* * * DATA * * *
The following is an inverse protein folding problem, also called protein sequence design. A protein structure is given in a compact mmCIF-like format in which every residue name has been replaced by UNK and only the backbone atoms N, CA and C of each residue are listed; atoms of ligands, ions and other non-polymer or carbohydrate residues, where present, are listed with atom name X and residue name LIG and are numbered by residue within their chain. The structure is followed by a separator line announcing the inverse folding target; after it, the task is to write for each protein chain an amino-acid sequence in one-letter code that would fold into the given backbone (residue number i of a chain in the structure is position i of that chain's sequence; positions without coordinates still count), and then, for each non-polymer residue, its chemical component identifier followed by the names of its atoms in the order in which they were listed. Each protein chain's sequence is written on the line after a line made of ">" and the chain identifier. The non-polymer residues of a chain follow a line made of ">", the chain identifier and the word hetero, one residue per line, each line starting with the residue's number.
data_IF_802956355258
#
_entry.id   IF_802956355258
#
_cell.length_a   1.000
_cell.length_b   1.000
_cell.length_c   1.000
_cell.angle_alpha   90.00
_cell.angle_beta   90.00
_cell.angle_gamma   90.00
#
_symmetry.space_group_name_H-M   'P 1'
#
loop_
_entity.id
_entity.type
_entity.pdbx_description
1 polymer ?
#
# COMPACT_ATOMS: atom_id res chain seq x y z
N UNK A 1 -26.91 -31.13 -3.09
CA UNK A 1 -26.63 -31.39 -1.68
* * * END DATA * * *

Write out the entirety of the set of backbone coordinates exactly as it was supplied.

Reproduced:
The following is an inverse protein folding problem, also called protein sequence design. A protein structure is given in a compact mmCIF-like format in which every residue name has been replaced by UNK and only the backbone atoms N, CA and C of each residue are listed; atoms of ligands, ions and other non-polymer or carbohydrate residues, where present, are listed with atom name X and residue name LIG and are numbered by residue within their chain. The structure is followed by a separator line announcing the inverse folding target; after it, the task is to write for each protein chain an amino-acid sequence in one-letter code that would fold into the given backbone (residue number i of a chain in the structure is position i of that chain's sequence; positions without coordinates still count), and then, for each non-polymer residue, its chemical component identifier followed by the names of its atoms in the order in which they were listed. Each protein chain's sequence is written on the line after a line made of ">" and the chain identifier. The non-polymer residues of a chain follow a line made of ">", the chain identifier and the word hetero, one residue per line, each line starting with the residue's number.
data_IF_802956355258
#
_entry.id   IF_802956355258
#
_cell.length_a   1.000
_cell.length_b   1.000
_cell.length_c   1.000
_cell.angle_alpha   90.00
_cell.angle_beta   90.00
_cell.angle_gamma   90.00
#
_symmetry.space_group_name_H-M   'P 1'
#
loop_
_entity.id
_entity.type
_entity.pdbx_description
1 polymer ?
#
# COMPACT_ATOMS: atom_id res chain seq x y z
N UNK A 1 -26.91 -31.13 -3.09
CA UNK A 1 -26.63 -31.39 -1.68